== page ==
I’m also unclear why gestating lifeforms were shipped back to a spacecraft in Antarctica. At the behest of Grey overlords? Were the firemen and boy executed? If not, why did they not similarly transform/were shipped abroad? Is the mutated virus simply the one under Texas for years, or the black oil generally?

As usual, we’re trotted out the “we take the risk of turning one man’s quest could into a crusade” line as an excuse for avoiding killing Mulder, and as usual, it makes very little sense.  Per Kurtzweil, Mulder and Scully were allowed to flee the desert facility (“And why do you think it is you’re standing here talking to me? These people don’t make mistakes”). And per the Well-Manicured Man, the Syndicate presumably wanted him to feed Mulder a load of exposition, give him the antidote and head to Antarctica where he would upend an alien spacecraft. Since otherwise, they could surely have blown up Well-Manicured Man’s limo BEFORE he met with Mulder.

Carter hated Independence Day, it seems, doubtless due to its almost complete dearth of endlessly constipated expository dialogue. Its computer virus makes the utmost sense when sat next to Carter’s baffling grasp of plot plausibility. In terms of the conspirasphere generally, Fight the Future further ingrains certain ideas and introduces others. Traditional virus theory is, of course, emphasised as valid (“AIDS, the Ebola virus: on an evolutionary scale, they are new-borns”). But it’s also established that standard government drills often masquerade as a virus threat (“No, I’m saying it wasn’t the Hanta Virus”), and Well-Manicured Man uses very loose speak to define HIS virus (“What is a virus, but a colonising force that cannot be defeated?” One might similarly suggest “What is a virus, but an artificially introduced toxic agent, administered by pharmaceutical means, expressly designed to debilitate the recipient?”)

This virus, like our modern vaccine, is designed to augment the victim. In the movie, transmission is via rather convoluted means, feeding into established series lore in a manner doubtless intended to be vaguely congruent: “Transgenetic crops that are polygenically altered to carry a virus” and “spread by the bees from pollen in transgenic crops”. Vaccines – often something to arouse suspicion in the show – are here a salvation, magical tools that can not only cure Scully of alien nasties in under a minute, but also destroy an entire alien spaceship (wait, not so different to ID4 then…)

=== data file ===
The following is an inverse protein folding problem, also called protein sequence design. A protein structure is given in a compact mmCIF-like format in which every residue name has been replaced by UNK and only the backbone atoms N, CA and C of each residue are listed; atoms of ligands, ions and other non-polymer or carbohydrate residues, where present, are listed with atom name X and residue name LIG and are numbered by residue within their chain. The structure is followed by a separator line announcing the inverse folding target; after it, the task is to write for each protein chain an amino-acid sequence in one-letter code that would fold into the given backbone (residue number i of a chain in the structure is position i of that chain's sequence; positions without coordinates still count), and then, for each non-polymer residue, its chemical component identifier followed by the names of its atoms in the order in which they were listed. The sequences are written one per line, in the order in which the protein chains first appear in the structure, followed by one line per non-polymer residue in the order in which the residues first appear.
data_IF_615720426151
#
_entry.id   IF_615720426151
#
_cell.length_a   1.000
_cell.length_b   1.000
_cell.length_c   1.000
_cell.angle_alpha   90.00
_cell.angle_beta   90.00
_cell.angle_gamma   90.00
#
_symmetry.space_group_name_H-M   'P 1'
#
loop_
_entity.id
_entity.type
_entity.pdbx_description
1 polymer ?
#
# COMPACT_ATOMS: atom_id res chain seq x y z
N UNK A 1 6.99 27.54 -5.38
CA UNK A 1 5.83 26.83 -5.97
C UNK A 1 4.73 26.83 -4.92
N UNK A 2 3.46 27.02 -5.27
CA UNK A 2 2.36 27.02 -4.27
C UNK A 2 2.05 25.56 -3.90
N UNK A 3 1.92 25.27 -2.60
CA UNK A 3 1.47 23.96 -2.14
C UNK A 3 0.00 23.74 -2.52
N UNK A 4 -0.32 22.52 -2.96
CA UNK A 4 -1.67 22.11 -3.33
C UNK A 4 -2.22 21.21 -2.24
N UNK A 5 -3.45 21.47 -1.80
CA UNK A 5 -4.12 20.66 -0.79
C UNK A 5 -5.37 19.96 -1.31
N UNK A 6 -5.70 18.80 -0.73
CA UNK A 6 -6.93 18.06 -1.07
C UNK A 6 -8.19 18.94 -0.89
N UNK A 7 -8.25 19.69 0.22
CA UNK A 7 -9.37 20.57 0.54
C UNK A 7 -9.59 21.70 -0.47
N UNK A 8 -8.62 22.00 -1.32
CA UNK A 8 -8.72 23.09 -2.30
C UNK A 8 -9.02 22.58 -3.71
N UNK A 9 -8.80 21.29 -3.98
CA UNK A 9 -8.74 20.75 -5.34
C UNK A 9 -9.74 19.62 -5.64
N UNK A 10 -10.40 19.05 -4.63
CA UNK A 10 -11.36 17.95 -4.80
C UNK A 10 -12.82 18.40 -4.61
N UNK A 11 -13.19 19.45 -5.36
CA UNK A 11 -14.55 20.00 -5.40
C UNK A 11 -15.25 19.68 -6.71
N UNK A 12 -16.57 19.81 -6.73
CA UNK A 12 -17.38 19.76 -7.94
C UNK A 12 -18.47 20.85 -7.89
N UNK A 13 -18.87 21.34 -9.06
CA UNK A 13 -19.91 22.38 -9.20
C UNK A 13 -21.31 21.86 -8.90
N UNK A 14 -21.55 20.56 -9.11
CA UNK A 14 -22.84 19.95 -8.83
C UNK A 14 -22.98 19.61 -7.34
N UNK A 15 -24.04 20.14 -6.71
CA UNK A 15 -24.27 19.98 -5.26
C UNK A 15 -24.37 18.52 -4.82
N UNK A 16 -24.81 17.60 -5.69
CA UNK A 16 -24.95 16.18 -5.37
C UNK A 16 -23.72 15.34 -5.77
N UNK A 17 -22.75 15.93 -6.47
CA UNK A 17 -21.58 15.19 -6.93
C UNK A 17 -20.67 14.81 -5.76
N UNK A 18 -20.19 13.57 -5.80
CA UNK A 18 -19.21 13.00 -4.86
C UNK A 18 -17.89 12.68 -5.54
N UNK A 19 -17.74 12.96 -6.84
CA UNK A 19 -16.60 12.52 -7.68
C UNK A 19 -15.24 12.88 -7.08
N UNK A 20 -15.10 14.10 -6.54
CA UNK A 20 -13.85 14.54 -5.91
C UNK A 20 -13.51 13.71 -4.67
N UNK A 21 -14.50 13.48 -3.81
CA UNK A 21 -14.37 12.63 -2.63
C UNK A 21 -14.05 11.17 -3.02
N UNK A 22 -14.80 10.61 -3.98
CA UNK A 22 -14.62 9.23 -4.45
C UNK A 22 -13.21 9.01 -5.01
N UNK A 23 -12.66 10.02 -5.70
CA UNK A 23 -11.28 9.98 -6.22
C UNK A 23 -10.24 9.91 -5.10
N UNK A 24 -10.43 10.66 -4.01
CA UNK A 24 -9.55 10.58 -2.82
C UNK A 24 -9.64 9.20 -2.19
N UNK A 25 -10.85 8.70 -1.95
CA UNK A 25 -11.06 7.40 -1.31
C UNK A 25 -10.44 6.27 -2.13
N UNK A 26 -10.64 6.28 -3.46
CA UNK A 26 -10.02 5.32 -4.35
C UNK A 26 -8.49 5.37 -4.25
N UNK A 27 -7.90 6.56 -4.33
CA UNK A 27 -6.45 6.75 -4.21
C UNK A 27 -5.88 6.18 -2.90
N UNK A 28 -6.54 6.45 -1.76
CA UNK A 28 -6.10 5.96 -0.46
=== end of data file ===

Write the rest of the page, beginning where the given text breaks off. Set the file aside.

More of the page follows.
If such devices underpin/rehearse the system’s paradigm, the show is inevitably also laced with indicators of how that system should be doubted/really works: The President will declare a State of Emergency, at which time all government, all federal agencies, will come under the power of the Federal Emergency Management Agency. FEMA, the secret government”. Kurtz calling this version the secret government is a bit of a sop (it isn’t very secret, in that case), but it’s an indication of how structures are designed to pivot and switch (and why rumours of FEMA camps readying for imminent mass imprisonment/ incarceration/ detention have been circulating for decades).

We also see predictive programming, post-Oklahoma and pre-Twin Towers, helpfully explaining to us that any Big Exploding Buildings in cities are essentially detonated by government conspiracies (albeit, in this case, notresulting in nice, clean, controlled demolitions). Then there’s Antarctica. In pursuit of a big showdown in an icy scape – previously Ice, Colony, Talitha CumiThe X-Files visits Antarctica for the first time. Obviously, the “continent” is a source of lore both fictional (The Thing, Lovecraft, er Alien v Predator) and factual/embellished (it’s the start of the ice wall separating us from the realm beyond, where heads of state gather periodically, and where alien craft are or aren’t buried beneath the ice). Amazingly, Mulder is allowed into Antarctica – and evidently during very seasonally mild weather, given his outfit – no questions asked by a military-controlled zone! With a vehicle to boot! Looks like Kurtzweil was right, rather negating any inherent tension that doesn’t come via gnashy aliens.

Mulder: That end of the world, apocalyptic garbage your write?
Kurtzweil: You know my work?

Less readily obvious as a series trope are the charges laid against Kurtzweil. Mulder shows up at his apartment where the police are already investigating the obstetrician – the appointment for a pelvic exam line is one of the movie’s few funnies – and writer of “apocalyptic garbage”. We learn he is being investigated for “selling naked pictures of little kids on his computer” and that this is a regular smear against him (“Kiddie porn again? Sexual battery of a patient?”) So obviously, he’s got a good defence lawyer or cast-iron alibis, if it’s happened in the past. This is very notable – as in, it is surely not coincidental –because paedophilia comes up again in the second The X-Files movie, much more centrally. Here, the charge is false; there, it’s about atonement of sorts.

Rob Shearman delivered a fairly devastating rebuke of the movie in wanting to believe, and the only part I’d disagree with is that his rating is a little too harsh. For all that Fight the Future is a failure, it’s still sporadically enjoyable to see the show stretched for a cinematic canvas. I’d like to think, had Carter the chance to do it again, he’d have held fast for the Lost option of sticking to a definite series end date. But the return, when he doubled down on all the arc’s problems with a massive retcon – admittedly in favour of some shamelessly unvarnished predictive programming regarding the plandemic – suggests hackiness would have held sway no matter what. And even if the series had extended into three or four movies, we’d have doubtless faced a similar problem of undiluted Carter penning them. At least the series would give us the break of standalones, even if always returned to the same sandy foundations for the mythology.